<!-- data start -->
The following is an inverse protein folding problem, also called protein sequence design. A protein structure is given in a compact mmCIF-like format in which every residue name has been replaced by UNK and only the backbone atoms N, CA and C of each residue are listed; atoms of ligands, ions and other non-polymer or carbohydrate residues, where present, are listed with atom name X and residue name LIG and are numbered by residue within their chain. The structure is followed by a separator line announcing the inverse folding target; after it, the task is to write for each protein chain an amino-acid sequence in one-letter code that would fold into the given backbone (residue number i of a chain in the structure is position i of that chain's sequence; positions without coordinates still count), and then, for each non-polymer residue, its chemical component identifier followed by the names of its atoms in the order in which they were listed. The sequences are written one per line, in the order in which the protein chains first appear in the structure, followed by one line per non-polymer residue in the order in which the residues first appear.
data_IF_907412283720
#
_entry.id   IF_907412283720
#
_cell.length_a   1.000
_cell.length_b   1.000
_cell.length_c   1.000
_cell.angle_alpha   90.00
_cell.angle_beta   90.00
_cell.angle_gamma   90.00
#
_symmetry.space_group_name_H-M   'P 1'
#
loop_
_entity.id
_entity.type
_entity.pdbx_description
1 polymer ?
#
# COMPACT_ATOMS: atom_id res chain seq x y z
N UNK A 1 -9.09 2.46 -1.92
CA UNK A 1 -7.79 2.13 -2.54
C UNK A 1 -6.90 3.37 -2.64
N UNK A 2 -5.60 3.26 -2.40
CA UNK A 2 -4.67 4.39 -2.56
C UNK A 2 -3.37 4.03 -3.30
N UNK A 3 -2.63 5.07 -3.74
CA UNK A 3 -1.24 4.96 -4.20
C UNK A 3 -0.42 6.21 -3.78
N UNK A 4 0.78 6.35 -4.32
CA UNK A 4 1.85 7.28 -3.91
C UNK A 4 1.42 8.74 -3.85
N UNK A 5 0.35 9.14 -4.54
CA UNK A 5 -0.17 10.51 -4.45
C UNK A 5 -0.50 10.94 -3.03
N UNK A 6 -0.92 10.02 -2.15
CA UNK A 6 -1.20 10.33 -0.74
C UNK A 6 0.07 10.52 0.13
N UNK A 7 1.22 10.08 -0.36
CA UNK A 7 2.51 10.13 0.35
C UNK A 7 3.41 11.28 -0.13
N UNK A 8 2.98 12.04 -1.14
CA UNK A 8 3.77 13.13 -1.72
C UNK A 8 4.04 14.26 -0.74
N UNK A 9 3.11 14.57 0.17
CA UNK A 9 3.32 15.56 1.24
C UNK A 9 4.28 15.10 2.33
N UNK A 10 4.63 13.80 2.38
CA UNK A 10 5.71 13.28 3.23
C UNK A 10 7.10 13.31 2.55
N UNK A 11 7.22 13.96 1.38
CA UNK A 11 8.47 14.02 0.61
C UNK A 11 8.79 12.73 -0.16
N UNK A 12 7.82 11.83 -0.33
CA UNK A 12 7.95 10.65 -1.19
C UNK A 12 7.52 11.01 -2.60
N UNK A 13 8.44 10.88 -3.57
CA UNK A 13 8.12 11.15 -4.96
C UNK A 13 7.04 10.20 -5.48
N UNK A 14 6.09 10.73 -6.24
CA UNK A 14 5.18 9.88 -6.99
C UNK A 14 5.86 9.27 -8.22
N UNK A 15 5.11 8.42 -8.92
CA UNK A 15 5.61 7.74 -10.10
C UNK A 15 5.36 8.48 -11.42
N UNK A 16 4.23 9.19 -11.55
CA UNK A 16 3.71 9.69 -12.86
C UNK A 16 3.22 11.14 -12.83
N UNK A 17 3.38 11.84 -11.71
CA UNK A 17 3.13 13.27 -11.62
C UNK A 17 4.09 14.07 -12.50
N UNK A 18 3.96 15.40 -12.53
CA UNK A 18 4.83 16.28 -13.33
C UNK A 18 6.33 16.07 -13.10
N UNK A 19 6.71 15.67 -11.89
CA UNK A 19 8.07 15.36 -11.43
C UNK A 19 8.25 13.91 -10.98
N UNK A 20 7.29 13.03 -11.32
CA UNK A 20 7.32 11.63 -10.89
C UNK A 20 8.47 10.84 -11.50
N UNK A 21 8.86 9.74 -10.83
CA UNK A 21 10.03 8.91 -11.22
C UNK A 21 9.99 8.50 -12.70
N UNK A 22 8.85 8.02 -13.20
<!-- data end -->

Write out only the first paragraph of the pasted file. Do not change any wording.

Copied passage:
The following is an inverse protein folding problem, also called protein sequence design. A protein structure is given in a compact mmCIF-like format in which every residue name has been replaced by UNK and only the backbone atoms N, CA and C of each residue are listed; atoms of ligands, ions and other non-polymer or carbohydrate residues, where present, are listed with atom name X and residue name LIG and are numbered by residue within their chain. The structure is followed by a separator line announcing the inverse folding target; after it, the task is to write for each protein chain an amino-acid sequence in one-letter code that would fold into the given backbone (residue number i of a chain in the structure is position i of that chain's sequence; positions without coordinates still count), and then, for each non-polymer residue, its chemical component identifier followed by the names of its atoms in the order in which they were listed. The sequences are written one per line, in the order in which the protein chains first appear in the structure, followed by one line per non-polymer residue in the order in which the residues first appear.